By LA Weekly
By Henry Rollins
By Weekly Photographers
By Shea Serrano
By Nate "Igor" Smith
By Dan Weiss
By Erica E. Phillips
By Kai Flanders
As they say on the bio page of their Web site, Chromeo's Dave 1 (the four-eyed Semite behind the mike and guitar) and P-Thugg (the gold-chained, do-rag-wearing one from cedar country, Lebanon, behind the analog synths and talk box) have been "crossing the Gaza Strip of Sexxx Jams" to further a goal only two Canucks with disco-size balls can dream up: putting the fun back in electro-pop-funk, and giving props to Hall & Oates. You can't go for that? Well, you should.
Dave 1 (left) and P-Thugg: The 21st-century's Hall & Oates?
(Click to enlarge)
The duo's hip-hop like-mindedness dates back to their teens. "We used to have a funk band together when we were a bit younger, and then we started producing hip-hop," says P-Thugg during a phone conversation in the middle of Chromeo's Australian tour. In 2000, they caught the ear of Tiga, a fellow Montreal DJ and one of Canada's acid-house pioneers, who signed the two on his Turbo label. And after their 2004 debut, She's In Control, created enough buzz, Chromeo saw the summer release of their second album, Fancy Footwork (both on Vice Records), a DeLorean ride through Prince's Minneapolis with beats and rhythms planted firmly in Paisley Park.
So much of modern alternative radio sounds like a British post-punk dance marathon of bands refusing to cop to a little inspiration. Not Chromeo. They couldn't if they tried. (If the video to "Bonafied Lovin" isn't 2007's "Money for Nothing," then you never got your MTV. And how Herbie Hancock are those illuminated pairs of legs bolted onto their keyboards?) Fancy Footwork isn't an '80s-influence record, it is an '80s record: Cool or uncool, everyone from the Purple One to chart-topping guilty pleasures Hall & Oates, Rick James and New Edition, to all-but-forgotten one-hit wonders Cameo, Rockwell and Zapp has been reincarnated through P-Thugg's fingers and Dave's smoove vocals.
"The music we grew up listening to was Snoop, Dre and Warren G.," says Dave. "Those were the albums that shaped our high school years. Once we dug deeper into that music, we discovered Cameo and Rick James. We worked our way back and mixed it up with contemporary electronica. There is a musical agenda to what we do, but we don't want to make it overbearing because then it becomes pretentious." And you can't sound too pretentious on an album that has a song titled "Outta Sight."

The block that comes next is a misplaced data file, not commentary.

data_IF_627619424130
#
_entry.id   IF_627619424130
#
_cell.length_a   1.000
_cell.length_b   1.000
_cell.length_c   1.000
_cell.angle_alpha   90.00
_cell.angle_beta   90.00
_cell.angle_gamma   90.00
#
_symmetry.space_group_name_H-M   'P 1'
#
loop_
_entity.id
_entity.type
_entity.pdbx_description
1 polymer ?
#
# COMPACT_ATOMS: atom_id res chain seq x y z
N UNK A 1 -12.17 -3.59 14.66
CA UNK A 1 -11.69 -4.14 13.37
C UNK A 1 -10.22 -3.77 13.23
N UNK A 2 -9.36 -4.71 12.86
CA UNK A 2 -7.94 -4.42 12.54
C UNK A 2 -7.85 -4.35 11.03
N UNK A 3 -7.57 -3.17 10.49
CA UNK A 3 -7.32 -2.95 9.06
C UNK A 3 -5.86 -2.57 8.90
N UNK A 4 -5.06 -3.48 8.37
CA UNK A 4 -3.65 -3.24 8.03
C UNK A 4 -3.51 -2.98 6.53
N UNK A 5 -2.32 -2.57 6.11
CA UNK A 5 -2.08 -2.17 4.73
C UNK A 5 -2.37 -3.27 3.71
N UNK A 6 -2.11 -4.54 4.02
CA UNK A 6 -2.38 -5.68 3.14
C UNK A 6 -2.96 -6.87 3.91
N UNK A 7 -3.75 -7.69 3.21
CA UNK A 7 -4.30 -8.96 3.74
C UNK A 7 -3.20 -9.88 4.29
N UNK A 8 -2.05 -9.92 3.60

So the only homework that comes with a Chromeo record is knowing which vintage moves best accompany the grooves. The intro to "Fancy Footwork," easily one of this year's best club anthems, is a dead ringer for "Beat It," conjuring up images of knife-wielding rival gangs popping and locking their way out of the ghetto in a choreographed dance-off (the Worm?). And the sleazy horns of "100%" are Hall & Oates' "Maneater" meets Phil Collins' "In the Air Tonight" (the Snake?). How about the Cabbage Patch? Or Running Man? "The Oak Tree. The Bird," P-Thugg adds. The Bird? "Yeah, I think Morris Day started that."
Dave's juvenile jive is mostly of the you're my girl and I'm better than your guy variety; he's working on his Ph.D. in French Lit at Columbia University, but he sounds as though he's still passing notes in class. "My Girl Is Calling Me (a Liar)" ends in a phone conversation with P-Thugg offering advice through his talk box. And the charming piano ditty "Momma's Boy," about two kids who're turned on by the fact that they resemble each other's parents, takes MILF and DILF to a whole new level.
But it's all in the delivery, and Dave's is the aural equivalent of Drakkar Noir cologne. "Bonafied Lovin" could be another Colt 45 commercial as sung by Billy Dee Williams. In fact, all of Fancy Footwork sounds like it's coming from the house DJ at the Playboy mansion inviting you to the grotto.
So what would Dave say to enlighten a kid who's a fan of one of the aforementioned gloomy Guses? "Aren't you tired of never having sex?" he asks. "And he'll probably say, 'Yes.' And I'll say, 'Well, stop listening to Joy Division. You'll enjoy life a little bit more. Things will become a little less dark. And you'll have sex. Not with me. But you'll have friends.'"
And bringing Hall & Oates to the hipster masses? "The reason all those kids listen to Hall & Oates is partly because of us. How else would they know? They're 18!" Well, no one asked you to, but your efforts are appreciated.
Chromeo plays El Rey Fri., Jan. 18.